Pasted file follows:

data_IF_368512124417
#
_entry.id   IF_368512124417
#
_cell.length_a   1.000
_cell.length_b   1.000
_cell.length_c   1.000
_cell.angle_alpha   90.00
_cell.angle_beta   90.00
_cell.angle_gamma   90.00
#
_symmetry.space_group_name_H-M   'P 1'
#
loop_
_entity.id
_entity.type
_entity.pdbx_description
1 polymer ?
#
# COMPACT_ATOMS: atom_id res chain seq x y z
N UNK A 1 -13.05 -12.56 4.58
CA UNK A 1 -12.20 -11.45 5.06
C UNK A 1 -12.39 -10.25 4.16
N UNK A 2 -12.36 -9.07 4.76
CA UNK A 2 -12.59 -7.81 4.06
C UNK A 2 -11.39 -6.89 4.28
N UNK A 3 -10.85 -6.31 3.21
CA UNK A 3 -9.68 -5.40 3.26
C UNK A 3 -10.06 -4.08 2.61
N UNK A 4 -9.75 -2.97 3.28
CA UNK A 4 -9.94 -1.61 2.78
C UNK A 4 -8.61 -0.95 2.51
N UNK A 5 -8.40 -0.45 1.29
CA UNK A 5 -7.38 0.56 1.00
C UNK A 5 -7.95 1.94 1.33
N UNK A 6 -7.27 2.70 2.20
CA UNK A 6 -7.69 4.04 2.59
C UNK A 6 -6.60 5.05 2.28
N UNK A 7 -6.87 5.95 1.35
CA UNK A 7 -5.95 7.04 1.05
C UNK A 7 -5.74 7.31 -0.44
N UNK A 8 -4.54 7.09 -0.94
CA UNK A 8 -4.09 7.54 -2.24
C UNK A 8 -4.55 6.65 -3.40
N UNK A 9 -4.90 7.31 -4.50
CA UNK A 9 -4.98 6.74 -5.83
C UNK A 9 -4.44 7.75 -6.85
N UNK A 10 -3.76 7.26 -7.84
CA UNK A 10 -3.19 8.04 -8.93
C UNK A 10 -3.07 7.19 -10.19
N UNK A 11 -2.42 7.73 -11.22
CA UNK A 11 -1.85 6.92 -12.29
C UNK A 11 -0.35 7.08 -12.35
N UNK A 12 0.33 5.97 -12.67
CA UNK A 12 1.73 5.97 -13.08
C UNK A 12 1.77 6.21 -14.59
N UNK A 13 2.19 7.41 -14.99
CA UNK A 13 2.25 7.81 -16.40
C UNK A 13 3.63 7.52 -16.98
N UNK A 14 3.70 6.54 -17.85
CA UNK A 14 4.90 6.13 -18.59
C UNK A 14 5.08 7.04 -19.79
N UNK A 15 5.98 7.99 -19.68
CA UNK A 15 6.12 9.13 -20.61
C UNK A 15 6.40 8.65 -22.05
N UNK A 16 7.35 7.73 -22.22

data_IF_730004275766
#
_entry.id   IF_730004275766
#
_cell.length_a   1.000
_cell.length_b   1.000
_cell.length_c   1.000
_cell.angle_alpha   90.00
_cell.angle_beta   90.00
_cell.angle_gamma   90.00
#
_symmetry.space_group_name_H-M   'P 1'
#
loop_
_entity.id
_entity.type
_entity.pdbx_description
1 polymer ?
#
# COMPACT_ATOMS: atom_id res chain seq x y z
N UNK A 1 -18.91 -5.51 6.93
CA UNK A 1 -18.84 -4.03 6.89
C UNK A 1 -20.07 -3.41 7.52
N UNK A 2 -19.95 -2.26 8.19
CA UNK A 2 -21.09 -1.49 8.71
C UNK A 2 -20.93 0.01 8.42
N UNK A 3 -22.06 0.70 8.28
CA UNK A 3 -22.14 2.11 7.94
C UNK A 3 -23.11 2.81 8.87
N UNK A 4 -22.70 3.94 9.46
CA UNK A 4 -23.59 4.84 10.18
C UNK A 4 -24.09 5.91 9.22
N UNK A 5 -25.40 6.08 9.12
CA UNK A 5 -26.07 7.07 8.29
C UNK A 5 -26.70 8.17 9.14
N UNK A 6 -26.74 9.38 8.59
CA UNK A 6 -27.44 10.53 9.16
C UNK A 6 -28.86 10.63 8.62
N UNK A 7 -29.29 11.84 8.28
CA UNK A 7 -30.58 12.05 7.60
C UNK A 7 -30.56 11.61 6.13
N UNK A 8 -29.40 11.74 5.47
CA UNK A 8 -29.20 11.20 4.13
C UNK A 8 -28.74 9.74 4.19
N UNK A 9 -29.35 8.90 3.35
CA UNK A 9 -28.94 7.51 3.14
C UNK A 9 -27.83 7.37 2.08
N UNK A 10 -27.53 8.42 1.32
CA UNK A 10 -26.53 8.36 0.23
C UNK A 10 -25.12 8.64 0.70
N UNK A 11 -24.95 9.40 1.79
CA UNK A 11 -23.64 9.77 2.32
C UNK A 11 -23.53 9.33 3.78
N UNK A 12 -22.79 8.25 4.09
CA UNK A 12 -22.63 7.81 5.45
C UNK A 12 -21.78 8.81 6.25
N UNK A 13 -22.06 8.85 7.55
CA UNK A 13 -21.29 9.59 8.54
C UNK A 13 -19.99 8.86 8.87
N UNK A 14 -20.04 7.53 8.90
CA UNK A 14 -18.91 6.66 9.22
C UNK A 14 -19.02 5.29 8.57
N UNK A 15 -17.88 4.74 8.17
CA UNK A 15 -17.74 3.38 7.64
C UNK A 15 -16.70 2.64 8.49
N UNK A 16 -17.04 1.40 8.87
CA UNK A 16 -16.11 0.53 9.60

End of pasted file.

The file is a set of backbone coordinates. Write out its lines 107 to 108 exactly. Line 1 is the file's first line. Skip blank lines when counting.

C UNK A 7 -30.56 11.61 6.13
N UNK A 8 -29.40 11.74 5.47